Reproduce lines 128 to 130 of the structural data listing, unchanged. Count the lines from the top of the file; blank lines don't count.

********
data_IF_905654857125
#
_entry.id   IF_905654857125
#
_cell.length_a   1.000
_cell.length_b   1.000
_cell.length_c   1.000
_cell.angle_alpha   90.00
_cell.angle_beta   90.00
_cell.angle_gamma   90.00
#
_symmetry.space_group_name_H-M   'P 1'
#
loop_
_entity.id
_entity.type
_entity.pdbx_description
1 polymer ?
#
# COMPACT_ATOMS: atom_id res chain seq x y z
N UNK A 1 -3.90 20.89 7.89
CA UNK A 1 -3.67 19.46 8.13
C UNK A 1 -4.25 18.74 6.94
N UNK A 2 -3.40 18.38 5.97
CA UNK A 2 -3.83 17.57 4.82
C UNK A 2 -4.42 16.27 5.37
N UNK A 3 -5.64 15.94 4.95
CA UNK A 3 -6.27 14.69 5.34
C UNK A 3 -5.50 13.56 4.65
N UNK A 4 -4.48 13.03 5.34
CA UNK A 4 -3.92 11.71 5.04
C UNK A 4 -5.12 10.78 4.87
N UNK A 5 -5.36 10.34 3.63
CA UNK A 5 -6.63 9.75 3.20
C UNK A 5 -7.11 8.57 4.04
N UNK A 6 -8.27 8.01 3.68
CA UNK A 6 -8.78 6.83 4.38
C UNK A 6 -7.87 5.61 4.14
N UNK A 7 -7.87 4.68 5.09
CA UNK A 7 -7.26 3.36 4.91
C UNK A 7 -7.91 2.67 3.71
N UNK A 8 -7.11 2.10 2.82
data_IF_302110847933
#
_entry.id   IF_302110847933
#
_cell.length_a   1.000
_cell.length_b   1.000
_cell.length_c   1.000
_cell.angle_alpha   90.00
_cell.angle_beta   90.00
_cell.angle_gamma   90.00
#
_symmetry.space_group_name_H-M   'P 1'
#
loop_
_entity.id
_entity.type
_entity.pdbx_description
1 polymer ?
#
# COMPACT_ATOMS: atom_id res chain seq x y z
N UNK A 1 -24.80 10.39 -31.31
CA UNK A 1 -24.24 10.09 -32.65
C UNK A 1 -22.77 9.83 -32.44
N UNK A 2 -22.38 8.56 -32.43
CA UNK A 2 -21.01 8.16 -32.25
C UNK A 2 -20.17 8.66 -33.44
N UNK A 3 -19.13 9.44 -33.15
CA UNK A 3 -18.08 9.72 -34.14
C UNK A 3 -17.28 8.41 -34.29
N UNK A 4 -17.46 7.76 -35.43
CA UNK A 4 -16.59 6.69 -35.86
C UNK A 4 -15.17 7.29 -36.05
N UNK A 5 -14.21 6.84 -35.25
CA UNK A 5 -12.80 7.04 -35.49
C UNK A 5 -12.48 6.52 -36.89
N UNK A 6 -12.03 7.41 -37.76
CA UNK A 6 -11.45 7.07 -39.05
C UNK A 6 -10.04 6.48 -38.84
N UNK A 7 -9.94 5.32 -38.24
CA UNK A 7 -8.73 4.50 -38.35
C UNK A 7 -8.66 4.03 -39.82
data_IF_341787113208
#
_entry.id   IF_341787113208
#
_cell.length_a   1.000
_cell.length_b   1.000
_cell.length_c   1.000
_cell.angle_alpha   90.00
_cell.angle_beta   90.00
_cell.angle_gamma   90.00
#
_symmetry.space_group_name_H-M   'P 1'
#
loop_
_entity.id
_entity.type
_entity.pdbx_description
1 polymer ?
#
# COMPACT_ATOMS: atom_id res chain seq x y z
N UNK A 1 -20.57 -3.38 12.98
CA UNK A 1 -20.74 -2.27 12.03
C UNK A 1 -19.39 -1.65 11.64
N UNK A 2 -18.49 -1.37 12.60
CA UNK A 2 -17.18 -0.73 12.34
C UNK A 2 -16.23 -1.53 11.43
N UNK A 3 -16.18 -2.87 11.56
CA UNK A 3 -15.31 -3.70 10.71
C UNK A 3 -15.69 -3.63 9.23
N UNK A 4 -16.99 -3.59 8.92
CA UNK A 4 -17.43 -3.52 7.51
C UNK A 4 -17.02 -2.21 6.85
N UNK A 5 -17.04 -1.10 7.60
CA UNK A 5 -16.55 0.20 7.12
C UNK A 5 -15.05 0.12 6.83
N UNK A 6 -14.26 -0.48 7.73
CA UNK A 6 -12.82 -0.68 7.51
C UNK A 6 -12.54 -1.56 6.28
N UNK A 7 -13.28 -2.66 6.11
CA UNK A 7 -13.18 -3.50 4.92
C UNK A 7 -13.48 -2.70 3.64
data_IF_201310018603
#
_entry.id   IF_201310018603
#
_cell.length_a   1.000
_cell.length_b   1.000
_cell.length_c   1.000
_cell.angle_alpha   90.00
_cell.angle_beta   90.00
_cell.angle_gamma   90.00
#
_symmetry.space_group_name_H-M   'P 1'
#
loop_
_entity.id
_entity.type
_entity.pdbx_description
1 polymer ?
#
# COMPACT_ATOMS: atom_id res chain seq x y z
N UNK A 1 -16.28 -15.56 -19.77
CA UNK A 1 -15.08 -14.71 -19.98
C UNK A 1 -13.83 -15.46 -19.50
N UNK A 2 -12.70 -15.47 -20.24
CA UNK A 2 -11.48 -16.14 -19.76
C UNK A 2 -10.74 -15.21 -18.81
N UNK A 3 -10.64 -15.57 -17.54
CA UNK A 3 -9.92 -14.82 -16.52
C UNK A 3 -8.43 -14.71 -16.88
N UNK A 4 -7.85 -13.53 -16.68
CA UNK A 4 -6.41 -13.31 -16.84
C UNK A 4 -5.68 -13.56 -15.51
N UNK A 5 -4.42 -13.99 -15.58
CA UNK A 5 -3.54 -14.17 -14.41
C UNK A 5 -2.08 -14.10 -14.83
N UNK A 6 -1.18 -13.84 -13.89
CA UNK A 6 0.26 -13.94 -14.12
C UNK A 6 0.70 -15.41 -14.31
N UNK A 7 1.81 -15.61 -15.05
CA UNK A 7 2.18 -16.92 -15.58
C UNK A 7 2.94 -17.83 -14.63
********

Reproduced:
#
_cell.length_a   1.000
_cell.length_b   1.000